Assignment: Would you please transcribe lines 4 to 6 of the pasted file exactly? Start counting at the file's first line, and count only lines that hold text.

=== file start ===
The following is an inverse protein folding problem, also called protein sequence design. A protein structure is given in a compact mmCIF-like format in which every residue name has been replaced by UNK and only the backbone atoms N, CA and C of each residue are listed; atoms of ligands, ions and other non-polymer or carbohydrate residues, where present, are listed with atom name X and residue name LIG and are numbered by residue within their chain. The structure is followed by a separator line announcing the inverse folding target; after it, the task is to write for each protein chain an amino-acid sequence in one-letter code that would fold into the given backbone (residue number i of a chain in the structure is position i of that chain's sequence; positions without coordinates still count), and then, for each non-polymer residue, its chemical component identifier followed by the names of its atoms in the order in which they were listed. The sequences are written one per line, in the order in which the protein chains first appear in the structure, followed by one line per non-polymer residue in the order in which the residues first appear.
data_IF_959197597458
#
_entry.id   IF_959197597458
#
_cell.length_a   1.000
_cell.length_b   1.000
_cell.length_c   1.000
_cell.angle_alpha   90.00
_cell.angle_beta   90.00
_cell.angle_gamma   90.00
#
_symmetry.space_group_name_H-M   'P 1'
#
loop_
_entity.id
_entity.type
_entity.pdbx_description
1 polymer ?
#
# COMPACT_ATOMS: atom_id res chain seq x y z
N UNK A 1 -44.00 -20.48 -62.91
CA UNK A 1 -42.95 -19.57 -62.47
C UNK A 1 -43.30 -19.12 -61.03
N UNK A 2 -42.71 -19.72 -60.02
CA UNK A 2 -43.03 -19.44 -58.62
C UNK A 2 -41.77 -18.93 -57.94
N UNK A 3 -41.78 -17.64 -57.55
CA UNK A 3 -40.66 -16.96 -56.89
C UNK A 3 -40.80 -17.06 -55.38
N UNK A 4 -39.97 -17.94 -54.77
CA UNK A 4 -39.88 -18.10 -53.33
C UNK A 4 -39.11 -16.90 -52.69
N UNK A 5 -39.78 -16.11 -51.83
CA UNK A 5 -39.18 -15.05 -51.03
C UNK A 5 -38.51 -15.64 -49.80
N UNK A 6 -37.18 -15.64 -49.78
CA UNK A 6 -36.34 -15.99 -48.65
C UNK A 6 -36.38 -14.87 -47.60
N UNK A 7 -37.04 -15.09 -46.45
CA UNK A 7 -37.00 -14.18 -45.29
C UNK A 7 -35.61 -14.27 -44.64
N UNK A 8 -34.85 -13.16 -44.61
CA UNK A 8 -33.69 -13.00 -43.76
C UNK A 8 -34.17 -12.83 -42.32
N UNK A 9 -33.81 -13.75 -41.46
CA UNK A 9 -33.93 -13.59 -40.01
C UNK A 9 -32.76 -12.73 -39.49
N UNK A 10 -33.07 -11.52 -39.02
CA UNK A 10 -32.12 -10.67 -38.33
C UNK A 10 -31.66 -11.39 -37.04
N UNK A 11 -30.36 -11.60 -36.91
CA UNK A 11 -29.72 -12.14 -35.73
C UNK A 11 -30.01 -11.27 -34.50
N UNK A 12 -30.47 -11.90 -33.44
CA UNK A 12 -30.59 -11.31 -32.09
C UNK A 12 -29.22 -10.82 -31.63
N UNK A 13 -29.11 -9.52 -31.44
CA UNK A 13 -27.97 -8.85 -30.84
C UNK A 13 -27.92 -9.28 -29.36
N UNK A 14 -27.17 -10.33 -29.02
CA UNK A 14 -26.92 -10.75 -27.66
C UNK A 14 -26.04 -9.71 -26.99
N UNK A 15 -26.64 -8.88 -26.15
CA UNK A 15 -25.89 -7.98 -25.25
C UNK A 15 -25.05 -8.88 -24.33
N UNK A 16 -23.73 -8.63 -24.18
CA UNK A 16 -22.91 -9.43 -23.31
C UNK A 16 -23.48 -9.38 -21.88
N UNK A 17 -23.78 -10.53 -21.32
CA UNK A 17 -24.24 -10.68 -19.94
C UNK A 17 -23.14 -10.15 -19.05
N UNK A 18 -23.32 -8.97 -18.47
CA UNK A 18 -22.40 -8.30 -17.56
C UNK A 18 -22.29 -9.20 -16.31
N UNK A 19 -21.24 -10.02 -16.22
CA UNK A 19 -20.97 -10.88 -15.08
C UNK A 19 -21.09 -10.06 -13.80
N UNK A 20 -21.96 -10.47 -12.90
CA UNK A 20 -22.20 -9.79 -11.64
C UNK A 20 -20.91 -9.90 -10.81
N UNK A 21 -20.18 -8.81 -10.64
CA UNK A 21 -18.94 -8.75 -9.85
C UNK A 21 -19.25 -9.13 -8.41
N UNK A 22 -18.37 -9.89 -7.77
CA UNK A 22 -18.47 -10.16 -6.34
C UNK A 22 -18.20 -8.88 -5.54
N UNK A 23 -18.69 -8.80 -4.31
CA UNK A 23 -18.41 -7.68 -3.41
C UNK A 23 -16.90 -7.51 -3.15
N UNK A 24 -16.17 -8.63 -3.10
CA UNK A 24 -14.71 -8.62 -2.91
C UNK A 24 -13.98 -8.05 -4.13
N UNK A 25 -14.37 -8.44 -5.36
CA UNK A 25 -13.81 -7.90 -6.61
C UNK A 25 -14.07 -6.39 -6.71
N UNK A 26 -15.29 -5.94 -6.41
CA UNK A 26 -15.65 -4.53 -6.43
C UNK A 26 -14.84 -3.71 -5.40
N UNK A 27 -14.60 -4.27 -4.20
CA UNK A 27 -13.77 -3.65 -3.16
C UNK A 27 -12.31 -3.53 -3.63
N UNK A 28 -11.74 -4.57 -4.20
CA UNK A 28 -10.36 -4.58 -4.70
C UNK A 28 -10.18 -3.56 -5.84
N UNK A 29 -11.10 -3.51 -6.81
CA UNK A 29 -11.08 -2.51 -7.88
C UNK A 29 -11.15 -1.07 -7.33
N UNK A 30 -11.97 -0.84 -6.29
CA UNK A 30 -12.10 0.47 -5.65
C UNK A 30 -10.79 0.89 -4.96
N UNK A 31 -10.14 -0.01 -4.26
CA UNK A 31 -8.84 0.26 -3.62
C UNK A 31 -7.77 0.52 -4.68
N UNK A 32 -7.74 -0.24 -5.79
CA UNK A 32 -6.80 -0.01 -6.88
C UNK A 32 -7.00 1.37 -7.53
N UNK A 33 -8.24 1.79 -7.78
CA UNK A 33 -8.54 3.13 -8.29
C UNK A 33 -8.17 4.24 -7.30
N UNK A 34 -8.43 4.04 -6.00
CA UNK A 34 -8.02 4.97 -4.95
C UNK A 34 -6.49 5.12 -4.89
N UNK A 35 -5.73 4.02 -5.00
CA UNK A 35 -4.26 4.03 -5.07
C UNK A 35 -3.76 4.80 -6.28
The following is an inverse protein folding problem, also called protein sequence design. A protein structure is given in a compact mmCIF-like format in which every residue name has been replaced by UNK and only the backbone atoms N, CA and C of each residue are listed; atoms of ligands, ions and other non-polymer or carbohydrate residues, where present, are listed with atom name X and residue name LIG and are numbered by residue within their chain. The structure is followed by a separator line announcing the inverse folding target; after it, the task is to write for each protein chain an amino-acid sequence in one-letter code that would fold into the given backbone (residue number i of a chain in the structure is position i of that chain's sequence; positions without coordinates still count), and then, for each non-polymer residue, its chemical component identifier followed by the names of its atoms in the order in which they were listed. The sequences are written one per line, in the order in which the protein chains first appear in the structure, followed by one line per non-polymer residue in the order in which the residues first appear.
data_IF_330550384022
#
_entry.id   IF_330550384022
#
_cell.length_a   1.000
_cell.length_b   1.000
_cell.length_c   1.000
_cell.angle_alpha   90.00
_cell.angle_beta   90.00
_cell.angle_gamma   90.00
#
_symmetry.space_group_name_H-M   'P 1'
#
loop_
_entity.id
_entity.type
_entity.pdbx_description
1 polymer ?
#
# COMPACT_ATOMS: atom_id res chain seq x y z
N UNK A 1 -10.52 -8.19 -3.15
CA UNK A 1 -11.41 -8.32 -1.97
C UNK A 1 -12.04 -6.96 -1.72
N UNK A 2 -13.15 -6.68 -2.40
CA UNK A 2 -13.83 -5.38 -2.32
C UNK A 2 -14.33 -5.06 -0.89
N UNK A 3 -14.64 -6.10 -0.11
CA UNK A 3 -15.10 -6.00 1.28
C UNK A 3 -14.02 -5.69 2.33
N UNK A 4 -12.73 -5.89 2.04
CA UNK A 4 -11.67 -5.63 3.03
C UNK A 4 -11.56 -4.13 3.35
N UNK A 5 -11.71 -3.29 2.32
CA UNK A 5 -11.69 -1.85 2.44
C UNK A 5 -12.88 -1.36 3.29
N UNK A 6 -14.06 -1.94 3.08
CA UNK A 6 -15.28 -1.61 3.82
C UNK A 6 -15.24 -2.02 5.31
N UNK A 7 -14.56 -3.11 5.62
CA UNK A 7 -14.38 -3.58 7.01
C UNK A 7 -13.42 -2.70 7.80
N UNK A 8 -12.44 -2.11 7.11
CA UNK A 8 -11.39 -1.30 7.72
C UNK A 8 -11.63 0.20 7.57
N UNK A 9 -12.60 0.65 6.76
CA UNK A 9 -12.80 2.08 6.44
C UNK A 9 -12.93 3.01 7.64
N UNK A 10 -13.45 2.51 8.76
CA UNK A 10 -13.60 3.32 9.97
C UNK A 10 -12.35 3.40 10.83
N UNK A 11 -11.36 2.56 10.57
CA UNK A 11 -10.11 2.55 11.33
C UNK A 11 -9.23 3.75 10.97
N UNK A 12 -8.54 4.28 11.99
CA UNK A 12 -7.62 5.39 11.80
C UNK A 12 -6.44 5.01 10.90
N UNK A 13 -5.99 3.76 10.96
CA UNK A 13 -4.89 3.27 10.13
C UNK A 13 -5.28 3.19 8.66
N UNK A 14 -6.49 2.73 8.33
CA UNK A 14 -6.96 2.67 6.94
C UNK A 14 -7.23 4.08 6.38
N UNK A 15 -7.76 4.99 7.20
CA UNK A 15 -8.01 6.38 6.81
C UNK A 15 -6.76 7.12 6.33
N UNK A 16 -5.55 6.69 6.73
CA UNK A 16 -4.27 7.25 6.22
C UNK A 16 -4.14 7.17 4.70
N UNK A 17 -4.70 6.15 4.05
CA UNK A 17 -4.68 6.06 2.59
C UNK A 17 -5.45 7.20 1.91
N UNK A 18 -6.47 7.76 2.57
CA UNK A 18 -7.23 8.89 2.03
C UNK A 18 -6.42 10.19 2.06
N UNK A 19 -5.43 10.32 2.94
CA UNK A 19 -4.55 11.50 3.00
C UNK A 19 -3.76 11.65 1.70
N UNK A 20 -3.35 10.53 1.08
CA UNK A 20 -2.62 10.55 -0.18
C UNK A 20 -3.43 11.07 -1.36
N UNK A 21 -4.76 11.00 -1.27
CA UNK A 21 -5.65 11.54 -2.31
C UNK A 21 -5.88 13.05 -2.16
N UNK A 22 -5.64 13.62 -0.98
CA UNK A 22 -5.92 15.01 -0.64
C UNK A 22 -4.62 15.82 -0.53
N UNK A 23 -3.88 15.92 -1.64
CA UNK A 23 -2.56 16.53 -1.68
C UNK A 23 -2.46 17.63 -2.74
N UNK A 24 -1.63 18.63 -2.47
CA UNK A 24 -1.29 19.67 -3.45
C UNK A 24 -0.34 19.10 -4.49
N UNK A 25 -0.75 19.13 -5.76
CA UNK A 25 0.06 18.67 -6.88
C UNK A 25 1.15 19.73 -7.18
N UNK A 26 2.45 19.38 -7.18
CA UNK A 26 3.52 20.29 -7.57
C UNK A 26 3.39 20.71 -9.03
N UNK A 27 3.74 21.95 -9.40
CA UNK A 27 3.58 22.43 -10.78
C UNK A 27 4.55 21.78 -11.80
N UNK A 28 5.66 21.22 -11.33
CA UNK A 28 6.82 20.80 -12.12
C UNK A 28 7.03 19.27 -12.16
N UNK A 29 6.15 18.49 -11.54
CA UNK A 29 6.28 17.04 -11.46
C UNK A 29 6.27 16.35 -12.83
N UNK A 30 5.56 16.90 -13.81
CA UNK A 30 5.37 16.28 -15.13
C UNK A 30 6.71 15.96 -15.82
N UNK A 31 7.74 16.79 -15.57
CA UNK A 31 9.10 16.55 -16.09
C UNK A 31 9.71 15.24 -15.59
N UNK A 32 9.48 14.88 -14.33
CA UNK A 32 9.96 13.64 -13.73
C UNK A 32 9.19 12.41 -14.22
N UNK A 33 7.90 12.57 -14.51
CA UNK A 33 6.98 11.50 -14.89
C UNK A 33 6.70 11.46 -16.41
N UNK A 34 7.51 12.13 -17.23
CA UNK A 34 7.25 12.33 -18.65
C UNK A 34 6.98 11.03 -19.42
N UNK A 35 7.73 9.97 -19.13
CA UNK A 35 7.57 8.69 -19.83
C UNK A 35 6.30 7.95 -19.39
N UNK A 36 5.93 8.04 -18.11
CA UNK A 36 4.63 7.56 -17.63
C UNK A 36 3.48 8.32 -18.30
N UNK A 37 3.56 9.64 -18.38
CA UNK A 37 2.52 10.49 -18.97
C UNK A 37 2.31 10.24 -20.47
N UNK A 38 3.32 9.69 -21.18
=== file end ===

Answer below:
_entry.id   IF_959197597458
#
_cell.length_a   1.000